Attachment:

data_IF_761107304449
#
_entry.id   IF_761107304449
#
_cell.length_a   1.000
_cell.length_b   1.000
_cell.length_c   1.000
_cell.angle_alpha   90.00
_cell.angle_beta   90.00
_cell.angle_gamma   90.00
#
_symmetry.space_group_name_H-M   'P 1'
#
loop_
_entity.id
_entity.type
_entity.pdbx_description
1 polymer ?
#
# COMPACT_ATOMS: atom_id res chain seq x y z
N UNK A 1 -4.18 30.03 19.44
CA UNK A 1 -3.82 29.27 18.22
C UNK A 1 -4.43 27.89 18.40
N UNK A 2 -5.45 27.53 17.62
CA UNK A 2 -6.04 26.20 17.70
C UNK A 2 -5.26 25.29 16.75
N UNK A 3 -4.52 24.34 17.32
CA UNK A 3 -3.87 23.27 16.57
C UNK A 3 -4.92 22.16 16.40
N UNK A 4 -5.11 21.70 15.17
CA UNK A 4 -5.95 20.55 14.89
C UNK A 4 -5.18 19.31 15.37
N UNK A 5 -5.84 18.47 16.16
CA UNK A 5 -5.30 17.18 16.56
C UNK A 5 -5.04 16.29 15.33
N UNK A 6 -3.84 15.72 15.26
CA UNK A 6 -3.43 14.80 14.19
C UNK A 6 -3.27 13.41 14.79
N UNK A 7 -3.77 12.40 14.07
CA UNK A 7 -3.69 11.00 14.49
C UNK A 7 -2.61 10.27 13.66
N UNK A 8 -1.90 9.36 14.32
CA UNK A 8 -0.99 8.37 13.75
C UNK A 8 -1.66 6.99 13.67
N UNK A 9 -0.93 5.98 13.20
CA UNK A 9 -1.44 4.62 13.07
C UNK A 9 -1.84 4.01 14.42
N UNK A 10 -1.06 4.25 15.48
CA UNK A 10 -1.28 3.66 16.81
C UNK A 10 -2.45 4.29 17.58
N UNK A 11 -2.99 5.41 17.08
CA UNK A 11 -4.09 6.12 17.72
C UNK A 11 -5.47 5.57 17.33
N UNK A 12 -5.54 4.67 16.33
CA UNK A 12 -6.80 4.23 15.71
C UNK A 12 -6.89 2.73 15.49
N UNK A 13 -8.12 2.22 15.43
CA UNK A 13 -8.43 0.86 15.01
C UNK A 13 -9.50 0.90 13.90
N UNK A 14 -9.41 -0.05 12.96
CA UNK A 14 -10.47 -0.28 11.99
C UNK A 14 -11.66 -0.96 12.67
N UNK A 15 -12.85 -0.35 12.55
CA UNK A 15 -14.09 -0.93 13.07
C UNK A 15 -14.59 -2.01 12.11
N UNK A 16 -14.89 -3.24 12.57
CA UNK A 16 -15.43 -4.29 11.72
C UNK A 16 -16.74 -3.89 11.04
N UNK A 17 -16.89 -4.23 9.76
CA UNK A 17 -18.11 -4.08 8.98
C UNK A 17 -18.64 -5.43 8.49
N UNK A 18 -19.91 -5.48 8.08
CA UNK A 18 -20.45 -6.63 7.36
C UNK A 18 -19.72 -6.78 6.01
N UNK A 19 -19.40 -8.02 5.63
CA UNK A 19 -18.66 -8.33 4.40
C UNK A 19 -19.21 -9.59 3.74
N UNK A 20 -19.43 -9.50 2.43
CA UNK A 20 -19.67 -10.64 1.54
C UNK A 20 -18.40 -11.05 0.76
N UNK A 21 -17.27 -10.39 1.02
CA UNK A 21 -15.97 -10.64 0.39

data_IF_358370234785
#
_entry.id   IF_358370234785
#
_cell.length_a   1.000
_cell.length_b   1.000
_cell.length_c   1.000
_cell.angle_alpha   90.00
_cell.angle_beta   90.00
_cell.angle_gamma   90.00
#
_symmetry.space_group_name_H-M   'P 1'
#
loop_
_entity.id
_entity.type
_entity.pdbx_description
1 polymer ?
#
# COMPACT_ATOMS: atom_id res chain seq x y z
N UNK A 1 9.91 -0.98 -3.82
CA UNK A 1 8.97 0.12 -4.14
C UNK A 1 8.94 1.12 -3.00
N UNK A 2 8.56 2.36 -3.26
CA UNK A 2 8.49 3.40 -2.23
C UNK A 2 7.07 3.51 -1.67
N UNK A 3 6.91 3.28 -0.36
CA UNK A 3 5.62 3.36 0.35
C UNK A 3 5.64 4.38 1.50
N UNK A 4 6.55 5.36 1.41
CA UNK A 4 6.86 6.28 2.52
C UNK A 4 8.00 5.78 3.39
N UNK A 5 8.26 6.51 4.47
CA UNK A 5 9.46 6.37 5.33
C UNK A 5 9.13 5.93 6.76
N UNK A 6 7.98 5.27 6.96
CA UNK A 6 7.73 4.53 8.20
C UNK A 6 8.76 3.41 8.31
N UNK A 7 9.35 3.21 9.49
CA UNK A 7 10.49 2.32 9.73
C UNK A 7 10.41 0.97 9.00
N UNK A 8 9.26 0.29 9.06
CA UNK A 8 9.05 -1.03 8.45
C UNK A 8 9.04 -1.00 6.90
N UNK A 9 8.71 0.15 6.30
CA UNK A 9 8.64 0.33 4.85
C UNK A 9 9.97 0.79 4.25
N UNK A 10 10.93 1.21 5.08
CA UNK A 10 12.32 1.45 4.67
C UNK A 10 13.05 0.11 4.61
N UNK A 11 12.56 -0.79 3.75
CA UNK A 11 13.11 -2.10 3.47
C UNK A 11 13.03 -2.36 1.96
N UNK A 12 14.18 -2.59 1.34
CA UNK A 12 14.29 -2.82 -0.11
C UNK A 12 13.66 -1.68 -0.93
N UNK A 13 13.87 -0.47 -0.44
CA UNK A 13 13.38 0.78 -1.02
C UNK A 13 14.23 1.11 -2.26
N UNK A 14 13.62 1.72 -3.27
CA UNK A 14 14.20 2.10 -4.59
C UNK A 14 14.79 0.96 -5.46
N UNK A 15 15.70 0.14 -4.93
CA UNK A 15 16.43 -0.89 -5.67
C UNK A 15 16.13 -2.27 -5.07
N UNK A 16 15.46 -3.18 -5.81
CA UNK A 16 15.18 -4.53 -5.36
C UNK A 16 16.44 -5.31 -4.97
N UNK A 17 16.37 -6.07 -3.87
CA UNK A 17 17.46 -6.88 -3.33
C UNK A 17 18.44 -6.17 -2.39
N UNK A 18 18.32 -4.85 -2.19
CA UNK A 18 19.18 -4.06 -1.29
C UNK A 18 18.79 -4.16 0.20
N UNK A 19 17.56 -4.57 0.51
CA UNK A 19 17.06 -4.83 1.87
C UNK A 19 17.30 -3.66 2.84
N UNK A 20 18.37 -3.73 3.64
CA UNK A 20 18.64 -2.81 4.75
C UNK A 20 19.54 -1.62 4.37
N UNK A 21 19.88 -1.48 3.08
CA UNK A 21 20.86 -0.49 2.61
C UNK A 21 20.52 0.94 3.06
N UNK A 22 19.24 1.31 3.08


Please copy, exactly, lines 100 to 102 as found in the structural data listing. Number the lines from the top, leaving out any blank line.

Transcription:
1 polymer ?
#
# COMPACT_ATOMS: atom_id res chain seq x y z